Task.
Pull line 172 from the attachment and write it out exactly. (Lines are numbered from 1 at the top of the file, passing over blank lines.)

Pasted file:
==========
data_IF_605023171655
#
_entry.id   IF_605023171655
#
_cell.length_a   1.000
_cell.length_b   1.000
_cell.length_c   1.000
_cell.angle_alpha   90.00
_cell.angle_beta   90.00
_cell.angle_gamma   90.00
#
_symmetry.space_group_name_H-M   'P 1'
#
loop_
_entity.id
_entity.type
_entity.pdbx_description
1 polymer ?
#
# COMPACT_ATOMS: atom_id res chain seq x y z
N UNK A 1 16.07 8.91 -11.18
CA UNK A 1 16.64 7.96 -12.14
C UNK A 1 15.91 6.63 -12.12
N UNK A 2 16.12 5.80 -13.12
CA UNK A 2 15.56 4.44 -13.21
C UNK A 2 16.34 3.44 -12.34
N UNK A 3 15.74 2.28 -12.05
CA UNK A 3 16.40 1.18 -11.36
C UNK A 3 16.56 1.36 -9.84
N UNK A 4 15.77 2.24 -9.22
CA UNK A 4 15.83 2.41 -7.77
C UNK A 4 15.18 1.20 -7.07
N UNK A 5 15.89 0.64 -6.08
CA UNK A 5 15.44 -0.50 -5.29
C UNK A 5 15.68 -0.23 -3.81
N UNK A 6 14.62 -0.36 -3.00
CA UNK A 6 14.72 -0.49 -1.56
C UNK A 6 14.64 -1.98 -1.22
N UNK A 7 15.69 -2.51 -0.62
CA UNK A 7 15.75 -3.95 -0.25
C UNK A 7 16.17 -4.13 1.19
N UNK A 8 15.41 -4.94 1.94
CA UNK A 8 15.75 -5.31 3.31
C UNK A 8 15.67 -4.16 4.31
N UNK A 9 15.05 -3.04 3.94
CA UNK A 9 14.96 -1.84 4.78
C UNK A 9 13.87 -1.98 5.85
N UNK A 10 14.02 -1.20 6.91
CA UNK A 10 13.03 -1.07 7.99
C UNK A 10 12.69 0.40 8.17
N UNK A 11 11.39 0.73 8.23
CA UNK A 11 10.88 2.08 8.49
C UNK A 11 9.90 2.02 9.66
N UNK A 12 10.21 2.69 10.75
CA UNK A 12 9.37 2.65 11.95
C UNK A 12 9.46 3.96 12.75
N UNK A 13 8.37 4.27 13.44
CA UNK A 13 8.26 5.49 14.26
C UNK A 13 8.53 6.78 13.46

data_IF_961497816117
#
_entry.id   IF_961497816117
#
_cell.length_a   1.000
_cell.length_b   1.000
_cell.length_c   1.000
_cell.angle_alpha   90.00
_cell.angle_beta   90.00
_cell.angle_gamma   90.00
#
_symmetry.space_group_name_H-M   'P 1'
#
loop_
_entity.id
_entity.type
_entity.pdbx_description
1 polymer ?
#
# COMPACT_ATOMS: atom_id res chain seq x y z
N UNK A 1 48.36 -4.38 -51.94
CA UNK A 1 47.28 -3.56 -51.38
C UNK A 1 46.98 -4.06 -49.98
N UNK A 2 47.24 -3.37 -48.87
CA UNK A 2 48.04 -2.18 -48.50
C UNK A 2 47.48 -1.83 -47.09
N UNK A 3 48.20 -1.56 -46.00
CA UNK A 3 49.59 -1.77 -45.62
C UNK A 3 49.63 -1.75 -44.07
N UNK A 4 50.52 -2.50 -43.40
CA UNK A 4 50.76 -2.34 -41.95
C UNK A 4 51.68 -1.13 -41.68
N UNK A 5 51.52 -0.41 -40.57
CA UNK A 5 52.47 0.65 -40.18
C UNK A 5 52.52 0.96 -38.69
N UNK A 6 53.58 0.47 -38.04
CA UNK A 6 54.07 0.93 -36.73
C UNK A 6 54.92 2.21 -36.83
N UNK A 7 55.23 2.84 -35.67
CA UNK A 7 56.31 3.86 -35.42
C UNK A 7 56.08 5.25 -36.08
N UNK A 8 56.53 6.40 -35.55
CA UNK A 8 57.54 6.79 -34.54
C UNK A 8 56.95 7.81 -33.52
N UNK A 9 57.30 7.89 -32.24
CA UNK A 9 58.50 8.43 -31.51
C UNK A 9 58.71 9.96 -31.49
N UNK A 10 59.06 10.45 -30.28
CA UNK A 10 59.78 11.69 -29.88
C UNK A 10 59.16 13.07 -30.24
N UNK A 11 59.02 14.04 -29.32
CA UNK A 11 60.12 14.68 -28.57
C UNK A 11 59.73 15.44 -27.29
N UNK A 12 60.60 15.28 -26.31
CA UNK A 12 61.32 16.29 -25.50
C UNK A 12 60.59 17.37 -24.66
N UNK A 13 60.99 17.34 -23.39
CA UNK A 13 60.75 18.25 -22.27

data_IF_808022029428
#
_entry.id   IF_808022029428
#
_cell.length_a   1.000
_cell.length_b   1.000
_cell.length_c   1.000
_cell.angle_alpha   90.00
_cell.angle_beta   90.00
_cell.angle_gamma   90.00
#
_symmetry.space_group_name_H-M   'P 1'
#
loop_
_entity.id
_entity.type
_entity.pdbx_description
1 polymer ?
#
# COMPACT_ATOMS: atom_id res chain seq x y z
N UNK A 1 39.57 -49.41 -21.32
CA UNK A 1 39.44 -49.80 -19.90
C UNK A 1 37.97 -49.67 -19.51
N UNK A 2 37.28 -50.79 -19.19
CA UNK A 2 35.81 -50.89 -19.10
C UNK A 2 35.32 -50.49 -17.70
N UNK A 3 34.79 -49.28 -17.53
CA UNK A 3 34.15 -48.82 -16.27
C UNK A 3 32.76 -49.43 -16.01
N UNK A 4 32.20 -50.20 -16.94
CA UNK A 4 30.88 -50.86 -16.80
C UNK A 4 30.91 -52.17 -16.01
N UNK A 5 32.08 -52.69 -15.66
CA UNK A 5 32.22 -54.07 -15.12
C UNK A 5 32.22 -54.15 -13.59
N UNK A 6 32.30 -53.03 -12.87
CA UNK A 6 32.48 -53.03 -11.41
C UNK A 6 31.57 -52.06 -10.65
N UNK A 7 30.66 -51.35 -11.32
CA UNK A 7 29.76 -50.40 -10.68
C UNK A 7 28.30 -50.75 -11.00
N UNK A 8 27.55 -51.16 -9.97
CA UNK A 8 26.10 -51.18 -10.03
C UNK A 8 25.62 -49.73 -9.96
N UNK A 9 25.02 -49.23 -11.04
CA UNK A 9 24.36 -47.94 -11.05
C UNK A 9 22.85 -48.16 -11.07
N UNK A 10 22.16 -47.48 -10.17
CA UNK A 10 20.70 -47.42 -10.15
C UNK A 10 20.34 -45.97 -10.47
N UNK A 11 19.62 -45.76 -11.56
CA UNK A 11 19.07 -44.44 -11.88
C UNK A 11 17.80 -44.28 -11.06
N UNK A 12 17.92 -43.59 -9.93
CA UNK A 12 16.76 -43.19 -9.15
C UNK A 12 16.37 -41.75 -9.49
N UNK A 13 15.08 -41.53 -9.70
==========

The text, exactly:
CA UNK A 12 16.76 -43.19 -9.15